Not content to merely discuss college football, a fight broke out. The OU fan reportedly pulled a knife (way to represent!) and both men wound up stabbed from the fight and visited a local hospital.

According to the report, neither man has been charged.


Please do, however, Texas police officers and district attorney. Charge them, throw the book at them. Maybe this will teach some nut out there a lesson

This is even worse than the OU fan who got into it in Oklahoma City a few years ago and damaged a Texas fan’s genital region.

I am all for supporting your favorite team. Wear the attire, shout at the television when things go bad. Maybe even write bad stuff about your rivals on a forum.

But that is where it needs to stop. Don’t try to knife somebody because they support a different school. Never grab another guy’s baggage and squeeze until something pops that should not pop over who you think has a better football team.

This is a sport, a little diversion from the rest of life. Who wins a football game really has no impact on your life. If your team wins, great. If they don’t, move on. There is always next week or next year.

I know, football is considered a religion in these parts. Fine. But don’t let those feelings make you resemble the people involved in terrorism or shooting another person because their belief is different than your own.

Even if there is football involved.

Monday, August 1, 2011

Let the countdown begin

August is officially here and many of us are looking forward to the 2011 football season.

It is only 32 days to the official start of the high-school football season and 33 until the colleges start.

As we endure the worst heat wave in recent memory, I remember the summer before my senior year.

It was 1980 and that was the worst summer I remember prior to the current one.

Just like many players of today, we worked out in the heat and many of us had summer jobs out in the heat.

Most of us were in pretty good shape and a lot more used to the heat than many of today’s players. Some of us had spent the summer working in the pastures hauling hay while others worked in other jobs. We didn't have the game controllers, computers or texting to distract us.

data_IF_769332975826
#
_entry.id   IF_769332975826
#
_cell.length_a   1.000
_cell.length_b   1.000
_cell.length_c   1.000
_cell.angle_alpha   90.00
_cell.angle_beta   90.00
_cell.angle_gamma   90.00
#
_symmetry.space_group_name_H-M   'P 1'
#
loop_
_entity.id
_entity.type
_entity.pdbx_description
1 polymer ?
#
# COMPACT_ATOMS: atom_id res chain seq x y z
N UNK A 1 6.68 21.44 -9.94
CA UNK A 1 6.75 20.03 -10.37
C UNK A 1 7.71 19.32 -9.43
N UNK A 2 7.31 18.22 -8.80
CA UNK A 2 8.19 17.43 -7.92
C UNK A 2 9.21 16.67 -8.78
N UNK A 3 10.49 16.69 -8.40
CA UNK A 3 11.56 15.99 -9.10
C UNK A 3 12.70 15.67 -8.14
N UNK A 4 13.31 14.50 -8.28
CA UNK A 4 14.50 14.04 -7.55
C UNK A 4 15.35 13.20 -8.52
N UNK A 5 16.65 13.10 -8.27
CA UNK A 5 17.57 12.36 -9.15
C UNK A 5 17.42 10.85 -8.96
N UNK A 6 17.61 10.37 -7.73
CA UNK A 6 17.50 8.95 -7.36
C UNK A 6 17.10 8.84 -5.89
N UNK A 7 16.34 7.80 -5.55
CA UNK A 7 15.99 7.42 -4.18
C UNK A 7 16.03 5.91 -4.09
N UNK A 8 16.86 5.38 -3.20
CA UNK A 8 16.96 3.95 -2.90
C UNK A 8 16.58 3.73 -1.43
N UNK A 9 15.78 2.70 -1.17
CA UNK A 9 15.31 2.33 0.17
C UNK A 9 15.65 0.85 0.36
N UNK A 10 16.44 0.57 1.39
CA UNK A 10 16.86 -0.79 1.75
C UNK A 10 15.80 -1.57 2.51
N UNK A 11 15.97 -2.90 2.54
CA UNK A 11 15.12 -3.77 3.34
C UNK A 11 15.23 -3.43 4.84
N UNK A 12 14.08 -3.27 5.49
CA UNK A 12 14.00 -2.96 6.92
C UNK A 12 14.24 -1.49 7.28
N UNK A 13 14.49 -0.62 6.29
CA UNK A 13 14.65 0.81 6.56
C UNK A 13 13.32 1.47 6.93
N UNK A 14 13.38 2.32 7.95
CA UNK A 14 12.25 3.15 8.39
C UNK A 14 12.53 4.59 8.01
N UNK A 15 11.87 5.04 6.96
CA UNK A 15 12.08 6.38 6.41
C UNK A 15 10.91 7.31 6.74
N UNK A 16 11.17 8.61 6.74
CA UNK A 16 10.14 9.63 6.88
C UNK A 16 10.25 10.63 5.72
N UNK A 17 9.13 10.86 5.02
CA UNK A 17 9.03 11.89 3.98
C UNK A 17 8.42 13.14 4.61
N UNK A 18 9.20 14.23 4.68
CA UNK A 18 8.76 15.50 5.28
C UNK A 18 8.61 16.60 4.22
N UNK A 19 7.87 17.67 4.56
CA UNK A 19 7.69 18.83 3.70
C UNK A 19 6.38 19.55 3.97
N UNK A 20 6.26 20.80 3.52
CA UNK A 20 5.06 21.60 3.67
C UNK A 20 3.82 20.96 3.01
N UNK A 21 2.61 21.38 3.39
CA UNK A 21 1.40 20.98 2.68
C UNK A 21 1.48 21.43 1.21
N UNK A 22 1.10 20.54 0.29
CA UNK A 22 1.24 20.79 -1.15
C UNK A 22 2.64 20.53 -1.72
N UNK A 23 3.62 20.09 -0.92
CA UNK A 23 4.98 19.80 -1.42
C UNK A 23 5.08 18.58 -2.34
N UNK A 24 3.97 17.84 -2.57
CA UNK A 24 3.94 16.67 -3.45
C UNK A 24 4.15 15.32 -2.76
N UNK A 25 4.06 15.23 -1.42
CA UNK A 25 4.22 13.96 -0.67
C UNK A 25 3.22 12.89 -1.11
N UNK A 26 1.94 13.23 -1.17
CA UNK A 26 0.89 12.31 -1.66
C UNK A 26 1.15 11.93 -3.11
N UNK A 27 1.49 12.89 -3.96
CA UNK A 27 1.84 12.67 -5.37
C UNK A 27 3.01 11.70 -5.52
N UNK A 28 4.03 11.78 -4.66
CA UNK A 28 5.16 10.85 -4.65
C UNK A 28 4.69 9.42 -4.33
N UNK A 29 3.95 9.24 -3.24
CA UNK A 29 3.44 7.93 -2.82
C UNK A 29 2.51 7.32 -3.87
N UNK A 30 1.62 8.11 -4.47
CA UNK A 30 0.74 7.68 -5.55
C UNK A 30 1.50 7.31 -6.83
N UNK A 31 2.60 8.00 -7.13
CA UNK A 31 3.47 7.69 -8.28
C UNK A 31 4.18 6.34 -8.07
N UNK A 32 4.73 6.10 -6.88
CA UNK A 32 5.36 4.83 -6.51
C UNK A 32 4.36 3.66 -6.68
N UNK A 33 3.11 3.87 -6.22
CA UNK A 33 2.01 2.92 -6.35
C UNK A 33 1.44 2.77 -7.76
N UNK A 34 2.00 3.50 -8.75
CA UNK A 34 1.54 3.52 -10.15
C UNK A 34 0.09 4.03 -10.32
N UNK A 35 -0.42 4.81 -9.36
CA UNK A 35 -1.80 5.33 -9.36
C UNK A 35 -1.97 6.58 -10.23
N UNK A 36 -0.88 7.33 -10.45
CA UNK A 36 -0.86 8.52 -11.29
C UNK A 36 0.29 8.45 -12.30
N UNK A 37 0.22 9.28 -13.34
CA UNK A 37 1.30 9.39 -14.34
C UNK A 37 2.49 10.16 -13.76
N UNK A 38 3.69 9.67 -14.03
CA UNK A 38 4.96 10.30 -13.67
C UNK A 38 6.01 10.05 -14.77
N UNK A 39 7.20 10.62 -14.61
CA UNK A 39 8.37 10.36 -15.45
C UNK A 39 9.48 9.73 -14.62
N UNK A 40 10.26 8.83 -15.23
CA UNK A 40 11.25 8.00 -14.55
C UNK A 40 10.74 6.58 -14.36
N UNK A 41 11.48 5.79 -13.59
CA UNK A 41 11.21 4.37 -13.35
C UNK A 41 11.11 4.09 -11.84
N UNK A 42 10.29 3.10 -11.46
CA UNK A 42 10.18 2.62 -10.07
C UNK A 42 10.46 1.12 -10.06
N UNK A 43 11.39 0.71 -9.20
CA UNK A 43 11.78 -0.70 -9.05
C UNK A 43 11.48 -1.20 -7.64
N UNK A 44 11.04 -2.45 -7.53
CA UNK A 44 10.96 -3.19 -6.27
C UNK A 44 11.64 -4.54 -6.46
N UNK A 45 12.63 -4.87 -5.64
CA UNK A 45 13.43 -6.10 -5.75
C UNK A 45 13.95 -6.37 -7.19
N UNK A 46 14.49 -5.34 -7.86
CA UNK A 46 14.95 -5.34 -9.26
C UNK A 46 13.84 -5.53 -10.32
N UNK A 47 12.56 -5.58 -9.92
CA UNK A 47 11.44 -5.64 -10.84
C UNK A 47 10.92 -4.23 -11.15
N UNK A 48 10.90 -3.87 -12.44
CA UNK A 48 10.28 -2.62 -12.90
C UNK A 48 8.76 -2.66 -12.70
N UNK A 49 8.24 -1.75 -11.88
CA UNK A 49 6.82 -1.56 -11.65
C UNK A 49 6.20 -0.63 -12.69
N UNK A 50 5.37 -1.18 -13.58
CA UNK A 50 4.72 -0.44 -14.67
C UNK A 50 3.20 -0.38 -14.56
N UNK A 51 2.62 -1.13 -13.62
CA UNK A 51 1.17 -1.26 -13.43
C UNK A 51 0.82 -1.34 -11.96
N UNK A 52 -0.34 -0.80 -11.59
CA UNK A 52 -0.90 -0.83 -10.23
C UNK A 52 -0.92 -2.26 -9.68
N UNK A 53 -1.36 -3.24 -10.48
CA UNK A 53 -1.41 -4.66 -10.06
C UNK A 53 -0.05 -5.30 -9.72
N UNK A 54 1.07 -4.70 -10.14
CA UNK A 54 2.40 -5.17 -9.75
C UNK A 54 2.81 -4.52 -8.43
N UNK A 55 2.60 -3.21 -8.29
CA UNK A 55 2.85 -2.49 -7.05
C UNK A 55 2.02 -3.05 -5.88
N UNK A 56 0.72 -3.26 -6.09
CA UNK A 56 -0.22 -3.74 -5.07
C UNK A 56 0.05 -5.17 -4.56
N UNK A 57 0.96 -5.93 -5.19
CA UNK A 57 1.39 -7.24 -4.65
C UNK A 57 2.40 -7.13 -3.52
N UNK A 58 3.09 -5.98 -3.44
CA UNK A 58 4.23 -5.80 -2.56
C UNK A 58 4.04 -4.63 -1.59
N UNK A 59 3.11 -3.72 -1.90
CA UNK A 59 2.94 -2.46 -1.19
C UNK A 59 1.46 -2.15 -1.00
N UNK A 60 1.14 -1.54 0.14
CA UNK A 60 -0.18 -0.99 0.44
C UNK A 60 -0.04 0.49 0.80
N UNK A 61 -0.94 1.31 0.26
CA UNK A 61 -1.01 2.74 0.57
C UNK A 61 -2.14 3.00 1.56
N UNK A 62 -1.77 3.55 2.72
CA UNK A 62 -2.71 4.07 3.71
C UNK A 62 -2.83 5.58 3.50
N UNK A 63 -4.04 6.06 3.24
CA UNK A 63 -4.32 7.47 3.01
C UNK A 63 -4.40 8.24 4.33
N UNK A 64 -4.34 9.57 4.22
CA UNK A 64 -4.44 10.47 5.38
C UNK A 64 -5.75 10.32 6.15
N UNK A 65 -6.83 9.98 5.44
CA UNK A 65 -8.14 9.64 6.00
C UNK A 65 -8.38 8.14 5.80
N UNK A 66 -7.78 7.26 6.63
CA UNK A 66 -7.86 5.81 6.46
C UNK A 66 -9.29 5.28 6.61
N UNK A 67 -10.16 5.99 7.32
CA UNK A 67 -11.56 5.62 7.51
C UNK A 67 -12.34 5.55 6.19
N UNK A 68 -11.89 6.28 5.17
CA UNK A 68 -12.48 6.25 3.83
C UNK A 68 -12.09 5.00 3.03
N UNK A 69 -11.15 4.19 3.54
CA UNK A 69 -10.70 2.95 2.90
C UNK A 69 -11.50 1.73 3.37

I worked for the county road department that summer in my first real job.

It is amazing how much has changed over the years. We had two-a-day practices early in the morning and in the evening. Both practices were long and we closed the practices by running.

As the school season started, our practices were after school. Most of the practices lasted some three hours. As soon as we could, we put on the pads and started hitting.

We had live blocking and tackling drills and when we practiced, we hit. Full speed. None of the form tackling and short practices like is common now.

But fortunately our coaches did allow us to take water breaks, unlike many coaches did back a few years earlier. A water break was seen as a weakness by the old coaches, not as a preventive measure to keep players from having a heat stroke.

We did not have the summers like the players do now. There weren’t team camps or 7-on-7 leagues.

Prior to my junior year, two teammates and I attended the Barry Switzer Football Camp at OU. I was so pumped, thinking we would get coached by the best coach in college football.

Switzer showed up twice. The first was when the players arrived and the last was for the pictures. His assistants did the coaching. And we quickly figured out while we were getting some valuable instructions, the main purpose of the camp was to find out who could play for OU.

Buster Rhymes, who was a standout at OU later, was at the camp. He came from Miami, as in Florida, and was truly a man among boys. His high school coach was also there. Hmmm.

Bobby Proctor, former secondary coach at OU, was my favorite.

He was hard but could also make you laugh although I thought he was going to get me killed. He had me go up against Rhymes and I saw my life flash in front of me. There weren’t any 6-4, 200 plus pound players who were chiseled and could run a 4.4 in Heavener or on our schedule.

Some of the other assistants were not as enjoyable. Instead of teaching, they screamed. A lot.
Aside from some technical skills I learned at the camp, the major lesson I learned was that my dreams of playing at OU were not going to happen.